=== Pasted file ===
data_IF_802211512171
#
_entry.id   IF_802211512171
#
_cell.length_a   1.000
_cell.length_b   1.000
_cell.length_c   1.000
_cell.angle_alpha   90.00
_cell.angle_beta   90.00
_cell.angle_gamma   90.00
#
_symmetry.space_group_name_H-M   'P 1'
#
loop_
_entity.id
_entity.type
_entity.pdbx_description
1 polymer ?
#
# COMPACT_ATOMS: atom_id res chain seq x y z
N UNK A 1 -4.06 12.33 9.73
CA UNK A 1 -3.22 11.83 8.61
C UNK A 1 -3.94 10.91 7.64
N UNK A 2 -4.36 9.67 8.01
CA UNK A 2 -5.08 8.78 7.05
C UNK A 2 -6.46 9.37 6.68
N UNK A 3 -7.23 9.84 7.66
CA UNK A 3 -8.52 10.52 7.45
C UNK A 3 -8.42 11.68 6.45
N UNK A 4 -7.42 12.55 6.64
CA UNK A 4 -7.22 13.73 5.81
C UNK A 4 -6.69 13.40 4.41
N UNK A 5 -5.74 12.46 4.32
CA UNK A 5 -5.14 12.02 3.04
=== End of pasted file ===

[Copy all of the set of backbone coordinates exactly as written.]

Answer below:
data_IF_802211512171
#
_entry.id   IF_802211512171
#
_cell.length_a   1.000
_cell.length_b   1.000
_cell.length_c   1.000
_cell.angle_alpha   90.00
_cell.angle_beta   90.00
_cell.angle_gamma   90.00
#
_symmetry.space_group_name_H-M   'P 1'
#
loop_
_entity.id
_entity.type
_entity.pdbx_description
1 polymer ?
#
# COMPACT_ATOMS: atom_id res chain seq x y z
N UNK A 1 -4.06 12.33 9.73
CA UNK A 1 -3.22 11.83 8.61
C UNK A 1 -3.94 10.91 7.64
N UNK A 2 -4.36 9.67 8.01
CA UNK A 2 -5.08 8.78 7.05
C UNK A 2 -6.46 9.37 6.68
N UNK A 3 -7.23 9.84 7.66
CA UNK A 3 -8.52 10.52 7.45
C UNK A 3 -8.42 11.68 6.45
N UNK A 4 -7.42 12.55 6.64
CA UNK A 4 -7.22 13.73 5.81
C UNK A 4 -6.69 13.40 4.41
N UNK A 5 -5.74 12.46 4.32
CA UNK A 5 -5.14 12.02 3.04